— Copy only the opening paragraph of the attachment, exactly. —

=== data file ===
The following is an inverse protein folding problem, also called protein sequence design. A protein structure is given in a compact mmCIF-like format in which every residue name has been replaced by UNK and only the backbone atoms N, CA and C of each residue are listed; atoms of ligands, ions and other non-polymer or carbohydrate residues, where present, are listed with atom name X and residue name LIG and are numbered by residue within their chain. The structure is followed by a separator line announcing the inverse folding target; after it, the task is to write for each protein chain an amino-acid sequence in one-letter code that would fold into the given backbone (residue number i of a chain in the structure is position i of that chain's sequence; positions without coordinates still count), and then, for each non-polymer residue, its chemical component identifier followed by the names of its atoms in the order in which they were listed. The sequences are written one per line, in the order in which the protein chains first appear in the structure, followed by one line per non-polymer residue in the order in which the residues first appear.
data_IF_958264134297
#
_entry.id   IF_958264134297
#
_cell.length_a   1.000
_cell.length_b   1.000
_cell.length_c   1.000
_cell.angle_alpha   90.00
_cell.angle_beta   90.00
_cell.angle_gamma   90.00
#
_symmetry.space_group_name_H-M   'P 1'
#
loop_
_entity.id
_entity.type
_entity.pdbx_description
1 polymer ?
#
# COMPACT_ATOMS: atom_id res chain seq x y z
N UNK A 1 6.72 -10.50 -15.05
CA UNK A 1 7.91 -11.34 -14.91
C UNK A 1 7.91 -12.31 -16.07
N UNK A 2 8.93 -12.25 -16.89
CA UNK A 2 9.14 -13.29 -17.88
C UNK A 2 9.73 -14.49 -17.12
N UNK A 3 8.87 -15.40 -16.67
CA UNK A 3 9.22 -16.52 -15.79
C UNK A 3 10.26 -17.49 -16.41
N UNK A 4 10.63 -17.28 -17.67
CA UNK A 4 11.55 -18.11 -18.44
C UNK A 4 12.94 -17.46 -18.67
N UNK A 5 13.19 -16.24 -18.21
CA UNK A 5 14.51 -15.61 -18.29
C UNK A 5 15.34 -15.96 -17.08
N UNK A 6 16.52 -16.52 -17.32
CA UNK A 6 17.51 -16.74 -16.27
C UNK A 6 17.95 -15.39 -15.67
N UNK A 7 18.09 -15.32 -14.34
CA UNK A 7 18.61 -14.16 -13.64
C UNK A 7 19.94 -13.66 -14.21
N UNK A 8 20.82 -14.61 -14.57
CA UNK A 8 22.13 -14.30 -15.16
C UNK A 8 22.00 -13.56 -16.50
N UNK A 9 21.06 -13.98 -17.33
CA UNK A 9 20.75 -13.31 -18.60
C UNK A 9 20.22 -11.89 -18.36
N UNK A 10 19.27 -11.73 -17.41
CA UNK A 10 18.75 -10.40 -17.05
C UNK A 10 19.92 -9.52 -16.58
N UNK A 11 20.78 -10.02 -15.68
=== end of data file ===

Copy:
The following is an inverse protein folding problem, also called protein sequence design. A protein structure is given in a compact mmCIF-like format in which every residue name has been replaced by UNK and only the backbone atoms N, CA and C of each residue are listed; atoms of ligands, ions and other non-polymer or carbohydrate residues, where present, are listed with atom name X and residue name LIG and are numbered by residue within their chain. The structure is followed by a separator line announcing the inverse folding target; after it, the task is to write for each protein chain an amino-acid sequence in one-letter code that would fold into the given backbone (residue number i of a chain in the structure is position i of that chain's sequence; positions without coordinates still count), and then, for each non-polymer residue, its chemical component identifier followed by the names of its atoms in the order in which they were listed. The sequences are written one per line, in the order in which the protein chains first appear in the structure, followed by one line per non-polymer residue in the order in which the residues first appear.